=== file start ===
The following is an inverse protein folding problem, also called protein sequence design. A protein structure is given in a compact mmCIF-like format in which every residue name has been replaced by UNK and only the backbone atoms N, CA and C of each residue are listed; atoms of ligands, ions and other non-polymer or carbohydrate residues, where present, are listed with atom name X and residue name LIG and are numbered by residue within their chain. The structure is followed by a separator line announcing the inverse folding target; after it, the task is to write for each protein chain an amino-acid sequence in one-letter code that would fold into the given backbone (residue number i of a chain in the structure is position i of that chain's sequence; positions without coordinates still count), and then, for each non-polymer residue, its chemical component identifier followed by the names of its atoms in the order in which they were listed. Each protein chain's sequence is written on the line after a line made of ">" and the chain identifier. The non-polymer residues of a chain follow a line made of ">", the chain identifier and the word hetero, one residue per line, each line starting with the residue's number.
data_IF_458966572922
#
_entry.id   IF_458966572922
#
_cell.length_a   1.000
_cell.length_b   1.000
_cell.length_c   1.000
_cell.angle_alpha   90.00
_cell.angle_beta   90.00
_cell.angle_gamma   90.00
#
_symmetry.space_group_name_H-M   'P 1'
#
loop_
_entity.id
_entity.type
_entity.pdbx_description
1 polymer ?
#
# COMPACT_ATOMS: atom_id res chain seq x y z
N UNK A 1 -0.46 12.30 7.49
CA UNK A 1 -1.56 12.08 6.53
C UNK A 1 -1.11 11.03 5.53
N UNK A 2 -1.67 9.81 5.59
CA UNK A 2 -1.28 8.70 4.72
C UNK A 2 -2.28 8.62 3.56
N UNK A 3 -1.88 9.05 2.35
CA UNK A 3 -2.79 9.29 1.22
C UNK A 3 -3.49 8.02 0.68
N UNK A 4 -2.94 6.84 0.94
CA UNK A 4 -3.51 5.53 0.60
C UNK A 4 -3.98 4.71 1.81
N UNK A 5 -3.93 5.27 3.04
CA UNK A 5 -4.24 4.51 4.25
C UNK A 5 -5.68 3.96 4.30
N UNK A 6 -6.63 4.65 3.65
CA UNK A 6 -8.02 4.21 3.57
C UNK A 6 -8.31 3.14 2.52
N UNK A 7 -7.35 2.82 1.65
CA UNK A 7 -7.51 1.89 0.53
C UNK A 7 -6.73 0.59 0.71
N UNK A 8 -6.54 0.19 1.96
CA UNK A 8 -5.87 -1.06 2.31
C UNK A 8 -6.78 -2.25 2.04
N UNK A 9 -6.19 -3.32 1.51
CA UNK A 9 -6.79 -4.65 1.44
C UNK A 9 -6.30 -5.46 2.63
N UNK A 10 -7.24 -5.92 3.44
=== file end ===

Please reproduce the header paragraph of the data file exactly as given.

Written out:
The following is an inverse protein folding problem, also called protein sequence design. A protein structure is given in a compact mmCIF-like format in which every residue name has been replaced by UNK and only the backbone atoms N, CA and C of each residue are listed; atoms of ligands, ions and other non-polymer or carbohydrate residues, where present, are listed with atom name X and residue name LIG and are numbered by residue within their chain. The structure is followed by a separator line announcing the inverse folding target; after it, the task is to write for each protein chain an amino-acid sequence in one-letter code that would fold into the given backbone (residue number i of a chain in the structure is position i of that chain's sequence; positions without coordinates still count), and then, for each non-polymer residue, its chemical component identifier followed by the names of its atoms in the order in which they were listed. Each protein chain's sequence is written on the line after a line made of ">" and the chain identifier. The non-polymer residues of a chain follow a line made of ">", the chain identifier and the word hetero, one residue per line, each line starting with the residue's number.